For more than thirty years now, Diana Kodner Gökçe’s Handbook for Cantors has been “the” book on the ministry of the cantor, used for countless workshops and classes around the country, and by many of the ministers who lead the sung prayer of the community every week. Literally as I write this, Handbook for Cantors, Third Edition has just come off the presses, and it’s absolutely wonderful.
So is Diana, by the way. I’ve had the pleasure of working with her at Old St. Patrick’s Church in Chicago for First Communion and Confirmation liturgies, and in addition to being an authority on cantoring she is also a tremendous flutist and just an all-around stellar musician. And working with her on this book was a great journey—we fell into writer-editor work together as easily as we did making music the first time, and it was a pleasure. In addition to reworking and updating the material from the previous edition, Diana also added extensive supplemental material for the singing priest and deacon, to help them become more comfortable with their own singing and chanting in the liturgy–so this book isn’t just for your cantors, it’s also for your priest who is a little nervous about chanting or your new deacon who’s looking at the Exsultet with a small amount of terror. (And let’s face it, didn’t we all greet the Exsultet the first time with a little trepidation?)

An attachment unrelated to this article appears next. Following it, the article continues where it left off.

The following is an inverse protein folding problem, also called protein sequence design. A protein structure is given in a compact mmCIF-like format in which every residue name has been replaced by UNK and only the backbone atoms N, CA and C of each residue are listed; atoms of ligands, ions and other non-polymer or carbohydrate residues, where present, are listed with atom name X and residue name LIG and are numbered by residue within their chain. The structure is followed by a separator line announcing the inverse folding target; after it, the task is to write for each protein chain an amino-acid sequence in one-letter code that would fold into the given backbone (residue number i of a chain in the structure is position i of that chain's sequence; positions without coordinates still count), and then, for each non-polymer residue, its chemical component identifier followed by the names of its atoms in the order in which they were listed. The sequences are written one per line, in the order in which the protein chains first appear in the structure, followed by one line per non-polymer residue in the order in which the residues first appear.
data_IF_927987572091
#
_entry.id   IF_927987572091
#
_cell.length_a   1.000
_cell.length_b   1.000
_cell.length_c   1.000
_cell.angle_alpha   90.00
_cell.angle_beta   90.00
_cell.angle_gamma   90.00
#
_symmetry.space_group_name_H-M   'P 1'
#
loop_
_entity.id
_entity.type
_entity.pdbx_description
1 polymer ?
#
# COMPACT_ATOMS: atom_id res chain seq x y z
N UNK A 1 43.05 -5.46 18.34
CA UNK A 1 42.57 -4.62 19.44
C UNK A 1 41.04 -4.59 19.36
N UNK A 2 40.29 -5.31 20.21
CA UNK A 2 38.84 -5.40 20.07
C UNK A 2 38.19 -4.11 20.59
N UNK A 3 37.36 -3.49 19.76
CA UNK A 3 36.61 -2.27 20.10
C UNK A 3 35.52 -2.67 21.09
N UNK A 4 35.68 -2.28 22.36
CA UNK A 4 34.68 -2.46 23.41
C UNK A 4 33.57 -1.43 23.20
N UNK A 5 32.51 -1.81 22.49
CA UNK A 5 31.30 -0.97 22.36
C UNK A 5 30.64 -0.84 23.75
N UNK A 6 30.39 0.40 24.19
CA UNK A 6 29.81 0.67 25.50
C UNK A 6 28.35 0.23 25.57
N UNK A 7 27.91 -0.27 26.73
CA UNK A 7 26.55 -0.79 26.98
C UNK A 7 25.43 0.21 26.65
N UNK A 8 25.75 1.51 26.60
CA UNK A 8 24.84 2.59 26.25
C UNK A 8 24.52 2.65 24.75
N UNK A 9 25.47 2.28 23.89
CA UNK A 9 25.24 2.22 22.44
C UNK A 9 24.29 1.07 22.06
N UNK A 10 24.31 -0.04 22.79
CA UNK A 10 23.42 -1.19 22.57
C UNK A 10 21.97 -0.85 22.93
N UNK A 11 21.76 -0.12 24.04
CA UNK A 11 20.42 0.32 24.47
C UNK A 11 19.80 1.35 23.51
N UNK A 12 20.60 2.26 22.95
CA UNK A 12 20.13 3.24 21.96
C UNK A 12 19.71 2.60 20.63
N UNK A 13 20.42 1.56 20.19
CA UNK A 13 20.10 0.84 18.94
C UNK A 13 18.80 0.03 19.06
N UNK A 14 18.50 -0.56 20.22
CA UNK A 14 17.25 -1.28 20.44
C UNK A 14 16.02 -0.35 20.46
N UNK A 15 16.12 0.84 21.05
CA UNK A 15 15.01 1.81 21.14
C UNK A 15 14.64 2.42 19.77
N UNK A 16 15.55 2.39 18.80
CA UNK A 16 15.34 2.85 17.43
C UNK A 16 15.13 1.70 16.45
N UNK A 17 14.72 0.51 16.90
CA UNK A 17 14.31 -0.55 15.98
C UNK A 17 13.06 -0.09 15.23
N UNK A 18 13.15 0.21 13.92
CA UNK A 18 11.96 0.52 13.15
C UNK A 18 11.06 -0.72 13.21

In this podcast episode, Diana and I sat down together, and when we started we intended to have a conversation about the book itself–but as is often the case when we start talking, we went pretty far afield and talked about vocal technique, educational theories, The Voice and other reality-music shows, the changing male voice, and various other topics in addition to the ministry of the cantor. The flow makes sense in context, don’t worry.
So check out the book, and enjoy the podcast!
Handbook for Cantors, Third Edition, by Diana Kodner Gökçe, G-9561.
SingAmen! the Podcast, with Jennifer Kerr Budziak
Sound by Jim Bogdanich
SingAmen! opening music: Promenade, by Bob Moore (from Let Every Instrument Be Tuned for Praise, CD-491, from Liturgical Suite #4, G-4789.. ©GIA Publications, Inc).
SingAmen! closing music: Amen, (from More Sublime Chant, CD-459, The Cathedral Singers, Richard Proulx, conductor. ©GIA Publications, Inc.)